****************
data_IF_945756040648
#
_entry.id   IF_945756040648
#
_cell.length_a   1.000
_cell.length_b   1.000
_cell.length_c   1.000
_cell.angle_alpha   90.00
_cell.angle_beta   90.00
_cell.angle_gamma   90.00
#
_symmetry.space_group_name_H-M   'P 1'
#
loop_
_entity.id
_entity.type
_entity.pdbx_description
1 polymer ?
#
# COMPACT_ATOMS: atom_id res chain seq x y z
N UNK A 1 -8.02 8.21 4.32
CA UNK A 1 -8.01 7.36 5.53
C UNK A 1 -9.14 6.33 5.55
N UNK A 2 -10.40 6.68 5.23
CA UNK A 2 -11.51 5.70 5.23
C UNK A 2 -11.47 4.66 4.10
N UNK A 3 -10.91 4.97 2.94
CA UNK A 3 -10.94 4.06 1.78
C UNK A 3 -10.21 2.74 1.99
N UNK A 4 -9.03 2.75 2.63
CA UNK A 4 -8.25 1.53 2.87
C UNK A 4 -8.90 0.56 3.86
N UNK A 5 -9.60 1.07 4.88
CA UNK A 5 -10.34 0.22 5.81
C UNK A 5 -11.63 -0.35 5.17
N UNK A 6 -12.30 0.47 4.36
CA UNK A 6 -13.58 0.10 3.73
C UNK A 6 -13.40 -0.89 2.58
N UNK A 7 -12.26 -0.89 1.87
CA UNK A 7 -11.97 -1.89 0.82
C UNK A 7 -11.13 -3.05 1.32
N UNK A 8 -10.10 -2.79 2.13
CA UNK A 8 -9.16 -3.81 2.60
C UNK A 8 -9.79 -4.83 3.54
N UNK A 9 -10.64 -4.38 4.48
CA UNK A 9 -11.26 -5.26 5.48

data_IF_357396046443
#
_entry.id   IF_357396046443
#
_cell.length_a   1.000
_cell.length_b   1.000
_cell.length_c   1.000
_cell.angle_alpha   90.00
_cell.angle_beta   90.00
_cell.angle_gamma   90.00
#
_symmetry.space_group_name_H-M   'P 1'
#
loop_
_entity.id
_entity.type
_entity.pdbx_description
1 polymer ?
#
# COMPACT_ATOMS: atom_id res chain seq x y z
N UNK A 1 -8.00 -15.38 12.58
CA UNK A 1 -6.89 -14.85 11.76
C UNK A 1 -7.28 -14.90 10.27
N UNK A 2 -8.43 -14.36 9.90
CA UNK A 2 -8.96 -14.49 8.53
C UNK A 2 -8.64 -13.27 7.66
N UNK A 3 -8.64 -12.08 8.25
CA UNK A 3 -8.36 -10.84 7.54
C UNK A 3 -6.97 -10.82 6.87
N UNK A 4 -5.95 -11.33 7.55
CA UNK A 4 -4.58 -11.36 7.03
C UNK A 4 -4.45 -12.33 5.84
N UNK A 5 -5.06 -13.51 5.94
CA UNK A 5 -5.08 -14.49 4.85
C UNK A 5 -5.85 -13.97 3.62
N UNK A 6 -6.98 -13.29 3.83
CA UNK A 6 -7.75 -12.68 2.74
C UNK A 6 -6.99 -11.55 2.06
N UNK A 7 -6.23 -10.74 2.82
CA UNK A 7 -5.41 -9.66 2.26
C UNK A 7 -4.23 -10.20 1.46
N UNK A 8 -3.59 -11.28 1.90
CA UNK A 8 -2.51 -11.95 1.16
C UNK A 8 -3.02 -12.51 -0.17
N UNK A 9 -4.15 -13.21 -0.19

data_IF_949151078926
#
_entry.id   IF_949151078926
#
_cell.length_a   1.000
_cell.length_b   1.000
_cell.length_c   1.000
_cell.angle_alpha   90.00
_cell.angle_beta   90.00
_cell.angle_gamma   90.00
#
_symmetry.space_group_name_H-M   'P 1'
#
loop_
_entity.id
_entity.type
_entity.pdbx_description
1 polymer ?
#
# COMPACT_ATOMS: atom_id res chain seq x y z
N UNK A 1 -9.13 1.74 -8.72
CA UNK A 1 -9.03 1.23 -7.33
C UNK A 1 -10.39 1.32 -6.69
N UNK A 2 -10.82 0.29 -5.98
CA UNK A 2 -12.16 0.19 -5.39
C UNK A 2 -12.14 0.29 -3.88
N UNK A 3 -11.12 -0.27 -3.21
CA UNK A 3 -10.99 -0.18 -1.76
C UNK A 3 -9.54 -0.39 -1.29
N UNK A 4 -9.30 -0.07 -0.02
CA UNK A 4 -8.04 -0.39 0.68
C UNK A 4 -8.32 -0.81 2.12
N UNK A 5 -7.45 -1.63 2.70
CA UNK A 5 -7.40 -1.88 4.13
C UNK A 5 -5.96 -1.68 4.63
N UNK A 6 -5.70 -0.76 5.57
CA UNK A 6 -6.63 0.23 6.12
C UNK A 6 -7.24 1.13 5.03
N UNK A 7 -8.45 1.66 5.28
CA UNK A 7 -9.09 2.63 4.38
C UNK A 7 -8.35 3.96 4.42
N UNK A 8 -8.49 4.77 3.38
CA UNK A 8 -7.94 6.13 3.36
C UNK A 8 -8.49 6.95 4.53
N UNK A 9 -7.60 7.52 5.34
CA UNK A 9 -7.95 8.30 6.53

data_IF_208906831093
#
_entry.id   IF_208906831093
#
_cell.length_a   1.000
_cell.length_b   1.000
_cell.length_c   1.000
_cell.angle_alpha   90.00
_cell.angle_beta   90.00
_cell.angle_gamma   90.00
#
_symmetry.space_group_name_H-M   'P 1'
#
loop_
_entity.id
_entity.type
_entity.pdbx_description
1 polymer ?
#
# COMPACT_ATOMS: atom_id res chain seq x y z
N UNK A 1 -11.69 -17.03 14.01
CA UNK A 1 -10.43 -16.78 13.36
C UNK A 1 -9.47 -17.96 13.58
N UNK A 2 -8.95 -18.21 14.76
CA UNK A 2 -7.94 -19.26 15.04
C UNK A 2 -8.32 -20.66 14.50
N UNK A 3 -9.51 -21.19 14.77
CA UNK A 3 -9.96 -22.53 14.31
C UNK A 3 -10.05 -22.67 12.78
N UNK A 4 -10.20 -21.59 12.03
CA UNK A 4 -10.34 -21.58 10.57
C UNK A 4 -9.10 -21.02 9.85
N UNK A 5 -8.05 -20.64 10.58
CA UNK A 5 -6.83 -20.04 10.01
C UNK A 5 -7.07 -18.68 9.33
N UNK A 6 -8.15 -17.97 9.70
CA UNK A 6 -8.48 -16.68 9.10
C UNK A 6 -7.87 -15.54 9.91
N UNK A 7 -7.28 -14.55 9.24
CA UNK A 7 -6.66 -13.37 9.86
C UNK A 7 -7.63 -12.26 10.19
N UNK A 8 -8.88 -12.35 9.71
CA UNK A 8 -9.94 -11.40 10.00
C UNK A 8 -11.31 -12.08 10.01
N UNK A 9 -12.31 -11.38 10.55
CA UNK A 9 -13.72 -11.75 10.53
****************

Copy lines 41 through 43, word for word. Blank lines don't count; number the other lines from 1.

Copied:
C UNK A 7 -11.13 -3.05 1.32
N UNK A 8 -10.10 -2.79 2.13
CA UNK A 8 -9.16 -3.81 2.60